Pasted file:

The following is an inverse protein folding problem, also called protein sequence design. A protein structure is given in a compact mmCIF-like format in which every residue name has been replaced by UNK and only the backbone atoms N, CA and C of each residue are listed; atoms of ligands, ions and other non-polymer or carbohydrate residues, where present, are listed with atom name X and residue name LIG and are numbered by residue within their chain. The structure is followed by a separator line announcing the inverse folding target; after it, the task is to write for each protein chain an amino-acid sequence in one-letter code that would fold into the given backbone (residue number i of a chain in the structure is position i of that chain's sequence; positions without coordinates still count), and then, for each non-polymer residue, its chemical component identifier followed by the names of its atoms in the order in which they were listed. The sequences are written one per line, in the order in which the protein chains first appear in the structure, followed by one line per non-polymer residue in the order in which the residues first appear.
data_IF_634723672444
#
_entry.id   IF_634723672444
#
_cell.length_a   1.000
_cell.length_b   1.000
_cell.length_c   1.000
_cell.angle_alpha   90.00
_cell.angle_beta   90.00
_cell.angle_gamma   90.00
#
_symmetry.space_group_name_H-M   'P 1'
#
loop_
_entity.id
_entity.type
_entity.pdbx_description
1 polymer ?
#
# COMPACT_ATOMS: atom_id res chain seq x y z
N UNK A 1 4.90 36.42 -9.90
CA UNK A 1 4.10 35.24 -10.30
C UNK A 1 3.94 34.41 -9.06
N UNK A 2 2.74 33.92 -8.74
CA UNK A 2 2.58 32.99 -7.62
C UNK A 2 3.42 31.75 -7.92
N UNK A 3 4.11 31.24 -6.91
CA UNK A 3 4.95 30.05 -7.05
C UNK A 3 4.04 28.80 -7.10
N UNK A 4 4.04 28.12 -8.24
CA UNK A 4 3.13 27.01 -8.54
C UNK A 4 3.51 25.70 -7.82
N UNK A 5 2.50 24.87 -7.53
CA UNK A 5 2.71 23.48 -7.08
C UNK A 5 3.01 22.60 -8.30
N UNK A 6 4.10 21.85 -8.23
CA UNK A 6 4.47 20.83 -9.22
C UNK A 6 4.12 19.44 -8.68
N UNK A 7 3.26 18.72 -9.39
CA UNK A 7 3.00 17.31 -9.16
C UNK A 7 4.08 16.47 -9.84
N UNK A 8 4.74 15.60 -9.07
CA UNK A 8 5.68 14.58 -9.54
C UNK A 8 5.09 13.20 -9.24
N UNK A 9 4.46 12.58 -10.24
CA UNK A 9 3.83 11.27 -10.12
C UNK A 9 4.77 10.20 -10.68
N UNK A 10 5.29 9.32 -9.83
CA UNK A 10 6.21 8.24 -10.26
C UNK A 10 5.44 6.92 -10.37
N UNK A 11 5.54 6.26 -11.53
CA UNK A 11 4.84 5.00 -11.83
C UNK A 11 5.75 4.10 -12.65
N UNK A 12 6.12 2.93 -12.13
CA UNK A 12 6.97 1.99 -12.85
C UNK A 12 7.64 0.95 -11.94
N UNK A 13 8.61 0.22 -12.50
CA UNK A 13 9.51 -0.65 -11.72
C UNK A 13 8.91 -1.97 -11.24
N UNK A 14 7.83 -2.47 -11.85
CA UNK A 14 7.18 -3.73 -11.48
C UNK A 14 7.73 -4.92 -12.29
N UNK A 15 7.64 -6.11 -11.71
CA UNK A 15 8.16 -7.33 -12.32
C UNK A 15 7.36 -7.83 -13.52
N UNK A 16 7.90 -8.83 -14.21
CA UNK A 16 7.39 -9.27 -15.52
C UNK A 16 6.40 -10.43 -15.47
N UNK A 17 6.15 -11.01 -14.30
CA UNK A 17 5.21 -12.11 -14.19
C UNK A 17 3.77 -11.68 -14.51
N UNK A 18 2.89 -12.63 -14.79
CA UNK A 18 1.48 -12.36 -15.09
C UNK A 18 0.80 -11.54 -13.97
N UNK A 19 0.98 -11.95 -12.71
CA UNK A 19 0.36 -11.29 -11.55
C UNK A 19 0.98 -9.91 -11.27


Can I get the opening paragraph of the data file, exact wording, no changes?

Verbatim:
The following is an inverse protein folding problem, also called protein sequence design. A protein structure is given in a compact mmCIF-like format in which every residue name has been replaced by UNK and only the backbone atoms N, CA and C of each residue are listed; atoms of ligands, ions and other non-polymer or carbohydrate residues, where present, are listed with atom name X and residue name LIG and are numbered by residue within their chain. The structure is followed by a separator line announcing the inverse folding target; after it, the task is to write for each protein chain an amino-acid sequence in one-letter code that would fold into the given backbone (residue number i of a chain in the structure is position i of that chain's sequence; positions without coordinates still count), and then, for each non-polymer residue, its chemical component identifier followed by the names of its atoms in the order in which they were listed. The sequences are written one per line, in the order in which the protein chains first appear in the structure, followed by one line per non-polymer residue in the order in which the residues first appear.